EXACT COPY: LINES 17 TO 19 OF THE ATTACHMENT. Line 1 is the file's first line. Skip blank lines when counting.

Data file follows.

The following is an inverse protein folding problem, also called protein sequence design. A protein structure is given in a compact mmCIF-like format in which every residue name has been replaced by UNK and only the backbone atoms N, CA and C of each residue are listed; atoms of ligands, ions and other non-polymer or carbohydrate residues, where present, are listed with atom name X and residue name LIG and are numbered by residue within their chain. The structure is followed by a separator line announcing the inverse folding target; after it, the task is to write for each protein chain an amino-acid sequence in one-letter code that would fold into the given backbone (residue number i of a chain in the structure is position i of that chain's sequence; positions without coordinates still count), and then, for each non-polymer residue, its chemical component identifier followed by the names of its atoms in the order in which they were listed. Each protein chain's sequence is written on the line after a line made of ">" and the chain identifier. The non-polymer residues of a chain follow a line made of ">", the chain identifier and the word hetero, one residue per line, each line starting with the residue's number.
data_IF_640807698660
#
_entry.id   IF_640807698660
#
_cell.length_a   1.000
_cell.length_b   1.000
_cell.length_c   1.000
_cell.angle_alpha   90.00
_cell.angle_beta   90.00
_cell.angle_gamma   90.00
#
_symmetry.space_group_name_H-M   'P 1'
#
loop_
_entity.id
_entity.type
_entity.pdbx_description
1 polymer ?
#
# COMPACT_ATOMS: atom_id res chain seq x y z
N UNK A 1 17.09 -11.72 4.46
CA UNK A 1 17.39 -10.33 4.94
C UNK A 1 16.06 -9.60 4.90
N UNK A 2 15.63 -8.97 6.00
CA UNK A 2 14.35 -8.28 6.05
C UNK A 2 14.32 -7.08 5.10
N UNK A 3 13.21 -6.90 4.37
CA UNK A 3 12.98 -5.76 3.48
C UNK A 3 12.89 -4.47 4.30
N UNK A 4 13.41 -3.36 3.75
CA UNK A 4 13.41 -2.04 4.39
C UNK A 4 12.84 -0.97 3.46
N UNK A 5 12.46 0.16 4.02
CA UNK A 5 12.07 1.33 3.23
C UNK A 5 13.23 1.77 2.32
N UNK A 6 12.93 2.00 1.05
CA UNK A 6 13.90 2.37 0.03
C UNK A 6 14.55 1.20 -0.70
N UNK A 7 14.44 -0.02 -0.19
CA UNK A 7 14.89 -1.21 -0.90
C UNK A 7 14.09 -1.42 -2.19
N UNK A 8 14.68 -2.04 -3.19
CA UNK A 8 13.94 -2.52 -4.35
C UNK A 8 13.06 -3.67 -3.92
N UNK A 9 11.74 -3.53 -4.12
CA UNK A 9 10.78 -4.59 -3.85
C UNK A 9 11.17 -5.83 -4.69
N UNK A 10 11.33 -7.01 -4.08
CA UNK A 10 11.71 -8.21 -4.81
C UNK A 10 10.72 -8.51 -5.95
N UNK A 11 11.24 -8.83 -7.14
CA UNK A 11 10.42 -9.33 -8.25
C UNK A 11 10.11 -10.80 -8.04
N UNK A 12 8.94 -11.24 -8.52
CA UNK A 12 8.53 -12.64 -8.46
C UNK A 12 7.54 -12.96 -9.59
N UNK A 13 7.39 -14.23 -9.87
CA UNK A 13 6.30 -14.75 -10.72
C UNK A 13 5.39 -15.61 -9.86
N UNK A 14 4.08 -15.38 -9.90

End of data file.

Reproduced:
_entity.type
_entity.pdbx_description
1 polymer ?